A green roof, often called vegetated roofs or rooftop gardens, has become an increasingly popular choice for aesthetic and environmental reasons. Rosenfeld acknowledges that their economic analysis does not capture all of the benefits of a green roof. For example rooftop gardens provide stormwater management, an appreciable benefit in cities with sewage overflow issues, while helping to cool the roof's surface as well as the air.

Green roofs may also give building occupants the opportunity to enjoy green space where they live or work. "We leave open the possibility that other factors may make green roofs more attractive or more beneficial options in certain scenarios," said Mandel, a graduate student researcher at Berkeley Lab. "The relative costs and benefits do vary by circumstance."

However, unlike white roofs, green roofs do not offset climate change. White roofs are more reflective than green roofs, reflecting roughly three times more sunlight back into the atmosphere and therefore absorbing less sunlight at earth's surface. By absorbing less sunlight than either green or black roofs, white roofs offset a portion of the warming effect from greenhouse gas emissions.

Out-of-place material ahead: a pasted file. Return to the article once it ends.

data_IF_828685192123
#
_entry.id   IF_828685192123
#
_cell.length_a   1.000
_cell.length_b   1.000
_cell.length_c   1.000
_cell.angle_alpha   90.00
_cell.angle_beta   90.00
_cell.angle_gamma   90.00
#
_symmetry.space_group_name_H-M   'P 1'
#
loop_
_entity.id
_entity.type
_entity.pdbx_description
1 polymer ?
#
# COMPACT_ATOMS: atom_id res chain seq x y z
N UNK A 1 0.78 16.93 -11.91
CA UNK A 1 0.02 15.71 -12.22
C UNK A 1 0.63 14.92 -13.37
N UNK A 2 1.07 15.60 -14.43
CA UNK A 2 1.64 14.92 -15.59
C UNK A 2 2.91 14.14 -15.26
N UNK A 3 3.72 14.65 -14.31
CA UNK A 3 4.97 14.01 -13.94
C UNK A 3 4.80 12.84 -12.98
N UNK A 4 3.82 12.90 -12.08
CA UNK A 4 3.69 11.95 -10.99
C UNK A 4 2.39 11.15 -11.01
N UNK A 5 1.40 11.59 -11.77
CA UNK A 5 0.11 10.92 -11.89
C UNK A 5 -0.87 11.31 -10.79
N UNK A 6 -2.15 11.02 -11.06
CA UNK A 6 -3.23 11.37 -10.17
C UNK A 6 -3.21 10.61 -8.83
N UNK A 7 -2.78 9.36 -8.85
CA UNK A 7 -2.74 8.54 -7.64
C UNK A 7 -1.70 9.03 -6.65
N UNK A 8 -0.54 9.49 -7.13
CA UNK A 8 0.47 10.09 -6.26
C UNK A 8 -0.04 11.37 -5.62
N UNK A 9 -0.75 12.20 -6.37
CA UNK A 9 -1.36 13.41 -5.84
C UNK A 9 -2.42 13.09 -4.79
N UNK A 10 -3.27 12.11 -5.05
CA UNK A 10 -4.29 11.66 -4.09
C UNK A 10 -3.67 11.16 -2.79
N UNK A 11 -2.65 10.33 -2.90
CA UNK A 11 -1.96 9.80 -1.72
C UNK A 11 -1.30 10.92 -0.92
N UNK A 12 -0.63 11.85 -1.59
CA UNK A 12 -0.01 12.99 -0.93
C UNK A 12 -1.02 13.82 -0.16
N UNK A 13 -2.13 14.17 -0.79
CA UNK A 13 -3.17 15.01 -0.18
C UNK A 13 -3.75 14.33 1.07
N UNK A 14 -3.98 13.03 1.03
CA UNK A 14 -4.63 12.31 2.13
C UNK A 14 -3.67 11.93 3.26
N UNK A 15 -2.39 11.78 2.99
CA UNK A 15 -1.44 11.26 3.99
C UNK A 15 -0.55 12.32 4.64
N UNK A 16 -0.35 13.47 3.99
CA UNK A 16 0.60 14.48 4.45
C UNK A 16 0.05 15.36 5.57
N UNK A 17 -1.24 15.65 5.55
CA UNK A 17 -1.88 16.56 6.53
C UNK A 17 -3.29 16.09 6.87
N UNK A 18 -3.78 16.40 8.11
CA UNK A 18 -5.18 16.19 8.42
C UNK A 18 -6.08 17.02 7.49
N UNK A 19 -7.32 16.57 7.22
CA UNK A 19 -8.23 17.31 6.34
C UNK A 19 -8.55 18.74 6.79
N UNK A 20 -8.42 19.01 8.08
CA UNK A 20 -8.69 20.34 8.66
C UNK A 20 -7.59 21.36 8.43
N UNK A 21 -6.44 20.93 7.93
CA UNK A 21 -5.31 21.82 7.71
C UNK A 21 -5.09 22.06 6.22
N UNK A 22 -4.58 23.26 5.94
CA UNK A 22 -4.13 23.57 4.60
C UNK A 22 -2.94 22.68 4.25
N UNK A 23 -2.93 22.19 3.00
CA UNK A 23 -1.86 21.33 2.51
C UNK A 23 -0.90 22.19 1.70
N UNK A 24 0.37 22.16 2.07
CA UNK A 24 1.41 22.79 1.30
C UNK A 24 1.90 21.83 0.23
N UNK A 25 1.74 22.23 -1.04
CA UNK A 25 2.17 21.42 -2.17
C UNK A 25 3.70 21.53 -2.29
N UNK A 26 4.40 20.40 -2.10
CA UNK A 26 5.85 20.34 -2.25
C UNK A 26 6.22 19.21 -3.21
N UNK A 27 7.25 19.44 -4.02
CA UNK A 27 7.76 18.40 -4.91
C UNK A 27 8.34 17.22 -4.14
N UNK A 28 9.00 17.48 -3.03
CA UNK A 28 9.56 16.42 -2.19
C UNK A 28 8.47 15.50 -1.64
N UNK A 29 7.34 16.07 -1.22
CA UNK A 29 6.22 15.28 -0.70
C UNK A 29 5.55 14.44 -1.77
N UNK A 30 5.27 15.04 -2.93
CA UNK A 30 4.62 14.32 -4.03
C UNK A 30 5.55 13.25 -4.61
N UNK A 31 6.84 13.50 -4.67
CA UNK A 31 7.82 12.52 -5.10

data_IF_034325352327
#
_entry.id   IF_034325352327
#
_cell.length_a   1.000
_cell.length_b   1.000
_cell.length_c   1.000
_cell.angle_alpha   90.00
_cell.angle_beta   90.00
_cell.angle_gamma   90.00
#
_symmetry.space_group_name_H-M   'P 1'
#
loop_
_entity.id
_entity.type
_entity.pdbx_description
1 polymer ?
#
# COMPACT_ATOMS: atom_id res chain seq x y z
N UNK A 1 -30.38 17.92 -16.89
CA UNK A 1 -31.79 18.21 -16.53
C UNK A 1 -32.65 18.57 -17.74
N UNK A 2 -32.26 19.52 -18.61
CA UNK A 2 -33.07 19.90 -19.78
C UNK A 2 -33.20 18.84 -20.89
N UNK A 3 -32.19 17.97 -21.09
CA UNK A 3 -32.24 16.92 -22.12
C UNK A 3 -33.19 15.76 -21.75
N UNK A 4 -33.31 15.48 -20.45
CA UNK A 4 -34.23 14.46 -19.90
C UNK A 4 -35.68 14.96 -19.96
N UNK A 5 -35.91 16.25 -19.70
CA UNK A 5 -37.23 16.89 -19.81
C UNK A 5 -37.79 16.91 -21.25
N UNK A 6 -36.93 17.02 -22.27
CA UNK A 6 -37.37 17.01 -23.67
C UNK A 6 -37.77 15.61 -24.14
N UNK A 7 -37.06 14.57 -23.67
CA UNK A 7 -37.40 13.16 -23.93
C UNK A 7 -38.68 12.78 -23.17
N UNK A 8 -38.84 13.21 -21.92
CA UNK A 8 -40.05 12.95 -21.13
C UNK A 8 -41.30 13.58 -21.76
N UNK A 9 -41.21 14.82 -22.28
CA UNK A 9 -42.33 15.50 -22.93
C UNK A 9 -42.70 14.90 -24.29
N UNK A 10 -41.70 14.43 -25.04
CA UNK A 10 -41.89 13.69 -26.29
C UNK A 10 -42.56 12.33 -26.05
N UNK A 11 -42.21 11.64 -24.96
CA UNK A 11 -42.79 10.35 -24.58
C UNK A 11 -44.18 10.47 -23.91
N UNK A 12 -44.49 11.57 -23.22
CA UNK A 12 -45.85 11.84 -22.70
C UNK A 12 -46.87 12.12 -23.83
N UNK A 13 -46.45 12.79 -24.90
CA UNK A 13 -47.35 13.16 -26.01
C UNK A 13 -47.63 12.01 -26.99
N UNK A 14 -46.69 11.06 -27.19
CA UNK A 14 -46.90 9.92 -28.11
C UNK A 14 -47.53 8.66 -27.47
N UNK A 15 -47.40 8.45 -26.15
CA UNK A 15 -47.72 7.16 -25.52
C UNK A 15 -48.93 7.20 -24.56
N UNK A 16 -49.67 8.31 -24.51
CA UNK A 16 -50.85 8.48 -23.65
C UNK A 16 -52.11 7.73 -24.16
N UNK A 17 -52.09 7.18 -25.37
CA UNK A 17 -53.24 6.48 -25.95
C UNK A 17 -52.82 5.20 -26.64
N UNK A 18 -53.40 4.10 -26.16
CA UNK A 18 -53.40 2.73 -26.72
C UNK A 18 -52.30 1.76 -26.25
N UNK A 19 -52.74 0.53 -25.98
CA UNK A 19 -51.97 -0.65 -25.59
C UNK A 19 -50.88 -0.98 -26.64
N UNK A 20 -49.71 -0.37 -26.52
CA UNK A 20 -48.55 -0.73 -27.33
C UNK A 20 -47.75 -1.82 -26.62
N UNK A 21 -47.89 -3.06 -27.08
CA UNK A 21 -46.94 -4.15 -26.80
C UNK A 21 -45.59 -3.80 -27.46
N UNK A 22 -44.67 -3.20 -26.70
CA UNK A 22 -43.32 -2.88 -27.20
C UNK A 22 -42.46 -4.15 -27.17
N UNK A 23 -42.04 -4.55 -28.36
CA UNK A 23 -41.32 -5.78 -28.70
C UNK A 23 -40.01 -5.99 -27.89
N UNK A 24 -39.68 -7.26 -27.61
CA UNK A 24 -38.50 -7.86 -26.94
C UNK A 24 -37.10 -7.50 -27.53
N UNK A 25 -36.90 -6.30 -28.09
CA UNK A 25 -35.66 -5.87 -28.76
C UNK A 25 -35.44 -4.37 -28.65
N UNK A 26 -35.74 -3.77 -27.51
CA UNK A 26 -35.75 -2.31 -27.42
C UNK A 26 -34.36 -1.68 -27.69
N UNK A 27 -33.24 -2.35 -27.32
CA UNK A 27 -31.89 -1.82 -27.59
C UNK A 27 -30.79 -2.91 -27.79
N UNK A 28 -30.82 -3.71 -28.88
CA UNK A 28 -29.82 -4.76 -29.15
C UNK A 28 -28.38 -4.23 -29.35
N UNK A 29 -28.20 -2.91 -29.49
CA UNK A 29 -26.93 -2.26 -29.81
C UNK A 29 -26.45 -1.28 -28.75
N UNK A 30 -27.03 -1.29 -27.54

"Both white and green roofs do a good job at cooling the building and cooling the air in the city, but white roofs are three times more effective at countering climate change than green roofs," said Rosenfeld.

White roofs are most cost-effective
The 50-year life-cycle cost analysis found that even the most inexpensive kind of green roof (with no public access and consisting of only sedum, or prairie grass) costs $7 per square foot more than black roofs over 50 years, while white roofs save $2 per square foot compared to black roofs. In other words, white roofs cost $9 per square foot less than green roofs over 50 years, or $0.30 per square foot each year.

The researchers acknowledge that their data are somewhat sparse but contend that their analysis is valuable in that it is the first to compare the economic costs and energy savings benefits of all three roof types.